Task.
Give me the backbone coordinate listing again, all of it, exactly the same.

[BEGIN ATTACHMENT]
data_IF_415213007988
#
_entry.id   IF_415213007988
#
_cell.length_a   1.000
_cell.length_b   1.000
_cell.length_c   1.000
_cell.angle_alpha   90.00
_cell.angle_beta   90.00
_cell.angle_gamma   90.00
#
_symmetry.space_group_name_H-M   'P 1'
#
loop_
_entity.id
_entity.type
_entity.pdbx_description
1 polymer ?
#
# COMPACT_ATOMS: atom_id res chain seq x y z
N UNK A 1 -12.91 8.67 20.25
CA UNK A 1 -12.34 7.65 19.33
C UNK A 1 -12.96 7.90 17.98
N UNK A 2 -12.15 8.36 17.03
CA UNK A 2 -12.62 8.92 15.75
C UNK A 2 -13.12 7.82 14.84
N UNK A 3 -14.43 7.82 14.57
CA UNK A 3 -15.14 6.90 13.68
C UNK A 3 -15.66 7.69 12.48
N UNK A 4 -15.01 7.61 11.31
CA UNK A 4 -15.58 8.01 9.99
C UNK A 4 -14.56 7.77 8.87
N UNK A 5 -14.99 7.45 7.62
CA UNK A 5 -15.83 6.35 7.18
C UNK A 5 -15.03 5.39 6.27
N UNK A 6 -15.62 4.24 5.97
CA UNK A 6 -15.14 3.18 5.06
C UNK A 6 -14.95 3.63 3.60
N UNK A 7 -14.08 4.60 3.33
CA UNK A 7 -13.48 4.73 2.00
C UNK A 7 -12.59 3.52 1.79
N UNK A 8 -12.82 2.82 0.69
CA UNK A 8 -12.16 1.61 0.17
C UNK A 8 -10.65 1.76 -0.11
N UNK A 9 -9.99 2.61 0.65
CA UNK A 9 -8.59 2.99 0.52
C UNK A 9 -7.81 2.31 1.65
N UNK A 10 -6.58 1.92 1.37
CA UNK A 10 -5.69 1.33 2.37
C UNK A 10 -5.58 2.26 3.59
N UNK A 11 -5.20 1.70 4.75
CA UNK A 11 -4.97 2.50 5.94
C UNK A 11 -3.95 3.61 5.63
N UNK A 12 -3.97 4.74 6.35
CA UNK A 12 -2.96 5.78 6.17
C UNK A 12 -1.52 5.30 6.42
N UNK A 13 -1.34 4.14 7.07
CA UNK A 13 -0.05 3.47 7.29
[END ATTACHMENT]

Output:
data_IF_415213007988
#
_entry.id   IF_415213007988
#
_cell.length_a   1.000
_cell.length_b   1.000
_cell.length_c   1.000
_cell.angle_alpha   90.00
_cell.angle_beta   90.00
_cell.angle_gamma   90.00
#
_symmetry.space_group_name_H-M   'P 1'
#
loop_
_entity.id
_entity.type
_entity.pdbx_description
1 polymer ?
#
# COMPACT_ATOMS: atom_id res chain seq x y z
N UNK A 1 -12.91 8.67 20.25
CA UNK A 1 -12.34 7.65 19.33
C UNK A 1 -12.96 7.90 17.98
N UNK A 2 -12.15 8.36 17.03
CA UNK A 2 -12.62 8.92 15.75
C UNK A 2 -13.12 7.82 14.84
N UNK A 3 -14.43 7.82 14.57
CA UNK A 3 -15.14 6.90 13.68
C UNK A 3 -15.66 7.69 12.48
N UNK A 4 -15.01 7.61 11.31
CA UNK A 4 -15.58 8.01 9.99
C UNK A 4 -14.56 7.77 8.87
N UNK A 5 -14.99 7.45 7.62
CA UNK A 5 -15.83 6.35 7.18
C UNK A 5 -15.03 5.39 6.27
N UNK A 6 -15.62 4.24 5.97
CA UNK A 6 -15.14 3.18 5.06
C UNK A 6 -14.95 3.63 3.60
N UNK A 7 -14.08 4.60 3.33
CA UNK A 7 -13.48 4.73 2.00
C UNK A 7 -12.59 3.52 1.79
N UNK A 8 -12.82 2.82 0.69
CA UNK A 8 -12.16 1.61 0.17
C UNK A 8 -10.65 1.76 -0.11
N UNK A 9 -9.99 2.61 0.65
CA UNK A 9 -8.59 2.99 0.52
C UNK A 9 -7.81 2.31 1.65
N UNK A 10 -6.58 1.92 1.37
CA UNK A 10 -5.69 1.33 2.37
C UNK A 10 -5.58 2.26 3.59
N UNK A 11 -5.20 1.70 4.75
CA UNK A 11 -4.97 2.50 5.94
C UNK A 11 -3.95 3.61 5.63
N UNK A 12 -3.97 4.74 6.35
CA UNK A 12 -2.96 5.78 6.17
C UNK A 12 -1.52 5.30 6.42
N UNK A 13 -1.34 4.14 7.07
CA UNK A 13 -0.05 3.47 7.29